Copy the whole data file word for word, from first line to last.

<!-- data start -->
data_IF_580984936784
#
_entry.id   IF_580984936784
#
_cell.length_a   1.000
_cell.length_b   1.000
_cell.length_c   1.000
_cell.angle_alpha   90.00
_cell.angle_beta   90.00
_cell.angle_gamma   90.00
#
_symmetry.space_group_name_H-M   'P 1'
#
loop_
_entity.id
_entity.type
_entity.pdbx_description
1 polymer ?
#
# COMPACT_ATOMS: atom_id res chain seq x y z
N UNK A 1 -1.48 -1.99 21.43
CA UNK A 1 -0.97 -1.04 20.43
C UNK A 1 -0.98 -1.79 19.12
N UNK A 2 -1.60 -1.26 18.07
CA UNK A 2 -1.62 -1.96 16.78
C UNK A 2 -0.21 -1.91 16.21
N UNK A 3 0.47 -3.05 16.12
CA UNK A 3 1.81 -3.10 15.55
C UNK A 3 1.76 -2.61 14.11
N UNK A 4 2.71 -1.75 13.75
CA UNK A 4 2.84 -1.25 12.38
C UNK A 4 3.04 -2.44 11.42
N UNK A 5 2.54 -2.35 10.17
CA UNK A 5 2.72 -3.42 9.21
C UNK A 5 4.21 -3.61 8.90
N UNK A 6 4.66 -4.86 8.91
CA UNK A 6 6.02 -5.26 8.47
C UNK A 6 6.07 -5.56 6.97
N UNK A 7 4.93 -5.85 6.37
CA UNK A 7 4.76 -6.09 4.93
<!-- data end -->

data_IF_580984936784
#
_entry.id   IF_580984936784
#
_cell.length_a   1.000
_cell.length_b   1.000
_cell.length_c   1.000
_cell.angle_alpha   90.00
_cell.angle_beta   90.00
_cell.angle_gamma   90.00
#
_symmetry.space_group_name_H-M   'P 1'
#
loop_
_entity.id
_entity.type
_entity.pdbx_description
1 polymer ?
#
# COMPACT_ATOMS: atom_id res chain seq x y z
N UNK A 1 -1.48 -1.99 21.43
CA UNK A 1 -0.97 -1.04 20.43
C UNK A 1 -0.98 -1.79 19.12
N UNK A 2 -1.60 -1.26 18.07
CA UNK A 2 -1.62 -1.96 16.78
C UNK A 2 -0.21 -1.91 16.21
N UNK A 3 0.47 -3.05 16.12
CA UNK A 3 1.81 -3.10 15.55
C UNK A 3 1.76 -2.61 14.11
N UNK A 4 2.71 -1.75 13.75
CA UNK A 4 2.84 -1.25 12.38
C UNK A 4 3.04 -2.44 11.42
N UNK A 5 2.54 -2.35 10.17
CA UNK A 5 2.72 -3.42 9.21
C UNK A 5 4.21 -3.61 8.90
N UNK A 6 4.66 -4.86 8.91
CA UNK A 6 6.02 -5.26 8.47
C UNK A 6 6.07 -5.56 6.97
N UNK A 7 4.93 -5.85 6.37
CA UNK A 7 4.76 -6.09 4.93